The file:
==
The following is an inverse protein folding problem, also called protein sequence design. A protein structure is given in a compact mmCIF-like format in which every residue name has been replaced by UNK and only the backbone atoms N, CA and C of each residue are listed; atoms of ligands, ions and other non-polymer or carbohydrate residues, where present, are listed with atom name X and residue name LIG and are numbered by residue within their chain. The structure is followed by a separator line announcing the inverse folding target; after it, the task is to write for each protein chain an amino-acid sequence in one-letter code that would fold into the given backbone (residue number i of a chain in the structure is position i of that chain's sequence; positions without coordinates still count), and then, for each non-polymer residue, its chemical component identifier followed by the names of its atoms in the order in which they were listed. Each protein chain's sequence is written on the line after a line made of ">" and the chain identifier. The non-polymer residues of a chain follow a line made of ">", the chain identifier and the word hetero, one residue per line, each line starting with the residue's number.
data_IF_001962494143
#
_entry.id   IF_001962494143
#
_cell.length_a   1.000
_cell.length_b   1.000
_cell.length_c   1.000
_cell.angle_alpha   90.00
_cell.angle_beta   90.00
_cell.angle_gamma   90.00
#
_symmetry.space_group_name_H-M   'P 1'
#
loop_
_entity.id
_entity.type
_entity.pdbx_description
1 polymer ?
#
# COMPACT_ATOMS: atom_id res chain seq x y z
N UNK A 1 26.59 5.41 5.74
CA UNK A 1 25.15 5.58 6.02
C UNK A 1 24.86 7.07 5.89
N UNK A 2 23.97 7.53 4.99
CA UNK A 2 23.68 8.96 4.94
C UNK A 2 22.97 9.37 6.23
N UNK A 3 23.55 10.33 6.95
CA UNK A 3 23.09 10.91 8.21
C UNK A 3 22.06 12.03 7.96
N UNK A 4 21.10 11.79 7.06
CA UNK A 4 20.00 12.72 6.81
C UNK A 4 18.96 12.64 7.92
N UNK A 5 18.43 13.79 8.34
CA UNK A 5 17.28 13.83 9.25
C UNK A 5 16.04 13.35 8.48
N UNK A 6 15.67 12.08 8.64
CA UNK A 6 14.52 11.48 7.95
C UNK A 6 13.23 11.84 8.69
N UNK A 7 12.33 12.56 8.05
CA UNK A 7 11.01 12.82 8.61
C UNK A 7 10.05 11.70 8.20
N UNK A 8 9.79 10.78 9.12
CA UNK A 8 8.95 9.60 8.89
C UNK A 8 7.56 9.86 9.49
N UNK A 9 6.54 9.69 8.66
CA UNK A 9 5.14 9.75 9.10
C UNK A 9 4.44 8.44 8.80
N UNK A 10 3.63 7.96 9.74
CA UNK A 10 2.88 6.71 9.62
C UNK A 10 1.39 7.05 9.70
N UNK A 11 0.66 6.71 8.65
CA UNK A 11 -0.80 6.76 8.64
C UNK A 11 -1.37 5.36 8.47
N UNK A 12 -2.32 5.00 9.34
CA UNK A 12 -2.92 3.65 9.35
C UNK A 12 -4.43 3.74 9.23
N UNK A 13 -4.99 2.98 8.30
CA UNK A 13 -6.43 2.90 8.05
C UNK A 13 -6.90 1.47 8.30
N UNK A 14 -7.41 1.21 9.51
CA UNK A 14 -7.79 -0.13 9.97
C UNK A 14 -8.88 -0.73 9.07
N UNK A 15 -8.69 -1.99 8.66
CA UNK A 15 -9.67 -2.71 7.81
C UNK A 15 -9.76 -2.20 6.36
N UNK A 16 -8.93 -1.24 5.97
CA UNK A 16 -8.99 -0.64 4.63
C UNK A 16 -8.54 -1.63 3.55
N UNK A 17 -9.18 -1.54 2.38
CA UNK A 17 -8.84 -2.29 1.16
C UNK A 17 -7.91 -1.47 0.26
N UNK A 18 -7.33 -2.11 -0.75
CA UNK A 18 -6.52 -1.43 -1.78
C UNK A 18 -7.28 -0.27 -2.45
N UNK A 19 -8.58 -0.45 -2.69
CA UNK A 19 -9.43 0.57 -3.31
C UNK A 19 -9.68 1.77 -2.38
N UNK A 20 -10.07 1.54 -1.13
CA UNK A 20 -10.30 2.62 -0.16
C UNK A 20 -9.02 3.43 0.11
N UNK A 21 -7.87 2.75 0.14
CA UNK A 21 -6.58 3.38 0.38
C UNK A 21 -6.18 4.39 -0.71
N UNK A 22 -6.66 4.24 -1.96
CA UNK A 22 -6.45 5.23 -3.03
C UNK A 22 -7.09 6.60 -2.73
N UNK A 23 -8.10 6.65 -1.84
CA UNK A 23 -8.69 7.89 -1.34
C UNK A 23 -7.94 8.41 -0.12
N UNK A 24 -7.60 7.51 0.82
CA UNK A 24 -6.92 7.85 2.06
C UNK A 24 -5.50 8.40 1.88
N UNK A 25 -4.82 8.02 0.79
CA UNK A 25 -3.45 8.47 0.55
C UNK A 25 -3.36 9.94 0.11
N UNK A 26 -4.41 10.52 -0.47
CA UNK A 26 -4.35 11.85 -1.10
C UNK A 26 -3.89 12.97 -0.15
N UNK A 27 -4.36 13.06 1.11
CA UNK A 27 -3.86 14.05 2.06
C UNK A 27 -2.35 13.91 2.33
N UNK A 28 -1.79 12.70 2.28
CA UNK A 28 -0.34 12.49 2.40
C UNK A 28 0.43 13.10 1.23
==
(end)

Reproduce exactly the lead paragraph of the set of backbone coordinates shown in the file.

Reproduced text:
The following is an inverse protein folding problem, also called protein sequence design. A protein structure is given in a compact mmCIF-like format in which every residue name has been replaced by UNK and only the backbone atoms N, CA and C of each residue are listed; atoms of ligands, ions and other non-polymer or carbohydrate residues, where present, are listed with atom name X and residue name LIG and are numbered by residue within their chain. The structure is followed by a separator line announcing the inverse folding target; after it, the task is to write for each protein chain an amino-acid sequence in one-letter code that would fold into the given backbone (residue number i of a chain in the structure is position i of that chain's sequence; positions without coordinates still count), and then, for each non-polymer residue, its chemical component identifier followed by the names of its atoms in the order in which they were listed. Each protein chain's sequence is written on the line after a line made of ">" and the chain identifier. The non-polymer residues of a chain follow a line made of ">", the chain identifier and the word hetero, one residue per line, each line starting with the residue's number.